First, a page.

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Ms. Hester is Content Specialist with Contemporary OB/GYN and Contemporary Pediatrics.
Respiratory syncytial virus (RSV) is a major cause of hospitalized acute respiratory illness in young children. An investigation looks at the hospitalization burden due to RSV.
Respiratory syncytial virus (RSV) can often cause hospitalized acute respiratory illness (ARI) in young children. An investigation into the RSV hospitalization burden in the United States was published in Pediatrics.1
Investigators used children aged <5 years who were hospitalized ARI at 7 US pediatric hospitals. Parent interviews and medical records were used to provide clinical information. Each site used molecular diagnostic assays to test midturbinate nasal and throat flocked swabs for RSV.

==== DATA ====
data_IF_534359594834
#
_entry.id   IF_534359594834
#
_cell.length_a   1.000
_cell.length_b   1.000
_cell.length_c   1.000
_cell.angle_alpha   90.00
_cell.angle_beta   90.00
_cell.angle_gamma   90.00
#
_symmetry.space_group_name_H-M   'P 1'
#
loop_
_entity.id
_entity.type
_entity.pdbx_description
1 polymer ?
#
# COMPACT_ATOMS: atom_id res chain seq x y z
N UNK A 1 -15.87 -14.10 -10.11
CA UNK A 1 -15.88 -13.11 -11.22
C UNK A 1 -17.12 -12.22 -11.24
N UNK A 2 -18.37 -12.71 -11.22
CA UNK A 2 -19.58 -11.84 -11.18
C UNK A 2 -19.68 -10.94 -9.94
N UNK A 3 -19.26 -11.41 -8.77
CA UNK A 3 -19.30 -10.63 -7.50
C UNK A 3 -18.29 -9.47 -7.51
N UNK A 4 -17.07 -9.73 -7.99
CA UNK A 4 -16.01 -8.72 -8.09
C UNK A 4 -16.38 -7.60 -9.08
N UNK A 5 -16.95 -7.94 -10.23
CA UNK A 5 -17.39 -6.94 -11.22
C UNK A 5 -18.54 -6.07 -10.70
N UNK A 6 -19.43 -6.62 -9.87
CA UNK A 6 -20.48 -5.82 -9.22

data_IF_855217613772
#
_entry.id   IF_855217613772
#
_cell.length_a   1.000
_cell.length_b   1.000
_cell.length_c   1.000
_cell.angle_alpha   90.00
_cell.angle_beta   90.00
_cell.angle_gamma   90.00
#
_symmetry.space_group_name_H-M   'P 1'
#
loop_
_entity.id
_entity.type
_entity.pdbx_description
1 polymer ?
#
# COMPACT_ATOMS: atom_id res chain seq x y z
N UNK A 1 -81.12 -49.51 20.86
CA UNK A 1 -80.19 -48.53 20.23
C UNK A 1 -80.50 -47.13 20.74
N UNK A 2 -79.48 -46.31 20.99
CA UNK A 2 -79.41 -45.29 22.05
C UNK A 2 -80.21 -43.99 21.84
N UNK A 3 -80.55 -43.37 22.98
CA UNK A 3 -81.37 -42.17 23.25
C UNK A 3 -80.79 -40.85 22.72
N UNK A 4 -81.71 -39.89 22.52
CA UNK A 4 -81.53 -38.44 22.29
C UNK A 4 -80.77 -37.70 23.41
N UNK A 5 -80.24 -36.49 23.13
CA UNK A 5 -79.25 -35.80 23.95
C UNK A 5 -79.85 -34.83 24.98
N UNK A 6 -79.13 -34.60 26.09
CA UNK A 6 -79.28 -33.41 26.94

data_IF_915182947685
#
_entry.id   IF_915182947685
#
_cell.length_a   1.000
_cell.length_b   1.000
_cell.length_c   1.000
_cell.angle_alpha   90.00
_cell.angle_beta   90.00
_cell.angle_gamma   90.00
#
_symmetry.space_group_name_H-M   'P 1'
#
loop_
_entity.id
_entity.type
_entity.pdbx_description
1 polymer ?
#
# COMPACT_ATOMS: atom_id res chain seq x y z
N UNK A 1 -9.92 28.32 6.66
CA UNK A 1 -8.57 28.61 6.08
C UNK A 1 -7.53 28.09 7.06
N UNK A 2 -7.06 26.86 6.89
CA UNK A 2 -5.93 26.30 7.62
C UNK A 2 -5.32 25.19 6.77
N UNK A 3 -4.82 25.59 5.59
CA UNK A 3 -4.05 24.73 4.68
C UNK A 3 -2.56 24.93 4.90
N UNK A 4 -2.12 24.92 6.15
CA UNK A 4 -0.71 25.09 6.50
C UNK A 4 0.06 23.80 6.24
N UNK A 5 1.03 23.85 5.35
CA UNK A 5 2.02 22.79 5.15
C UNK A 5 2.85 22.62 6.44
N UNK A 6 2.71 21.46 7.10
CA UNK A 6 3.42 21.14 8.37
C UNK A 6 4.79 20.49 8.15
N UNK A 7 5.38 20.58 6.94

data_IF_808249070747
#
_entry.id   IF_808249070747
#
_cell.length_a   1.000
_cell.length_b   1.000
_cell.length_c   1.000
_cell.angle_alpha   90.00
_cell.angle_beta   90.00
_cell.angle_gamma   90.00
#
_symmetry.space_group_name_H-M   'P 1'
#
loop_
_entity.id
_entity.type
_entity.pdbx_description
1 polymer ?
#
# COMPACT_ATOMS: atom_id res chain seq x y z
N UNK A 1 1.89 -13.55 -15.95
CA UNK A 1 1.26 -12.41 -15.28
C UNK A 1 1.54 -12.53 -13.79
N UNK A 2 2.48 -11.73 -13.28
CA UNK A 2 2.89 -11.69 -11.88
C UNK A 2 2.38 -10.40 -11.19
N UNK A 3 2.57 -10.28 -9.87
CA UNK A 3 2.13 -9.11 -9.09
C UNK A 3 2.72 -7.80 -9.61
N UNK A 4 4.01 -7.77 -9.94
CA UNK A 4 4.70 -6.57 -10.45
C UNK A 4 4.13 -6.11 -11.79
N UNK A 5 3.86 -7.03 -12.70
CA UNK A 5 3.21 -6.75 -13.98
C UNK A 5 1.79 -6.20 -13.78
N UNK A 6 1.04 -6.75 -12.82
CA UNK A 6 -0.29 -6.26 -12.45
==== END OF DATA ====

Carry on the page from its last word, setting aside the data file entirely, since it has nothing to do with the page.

There were 2969 children included in the analyses. In this cohort, 1043 children tested positive for RSV. Eighty-seven percent of children who tested positive for RSV were aged <2 years and 50% were age <6 months. Researchers found that RSV-linked hospitalization 2.9 per 1000 children aged <5 years and 14.7 per 1000 children aged <6 months. Overall, the highest age-specific rate was seen in children aged 1 month, 25.1 per 1000 child. Among the children with RSV, 67% did not have a history of preterm birth or underlying comorbid conditions.
Investigators concluded that one-third of ARI hospitalizations were linked to RSV in the cohort. Because most children who were RSV-positive have no history of comorbidities or preterm birth, they say that it’s likely that all children might be helped by targeted interventions for RSV.
1. Rha B, Curns A, Lively J et al. Respiratory syncytial virus–associated hospitalizations among young children: 2015–2016. Pediatrics. 2020;145(6):e20193611. doi:10.1542/peds.2019-3611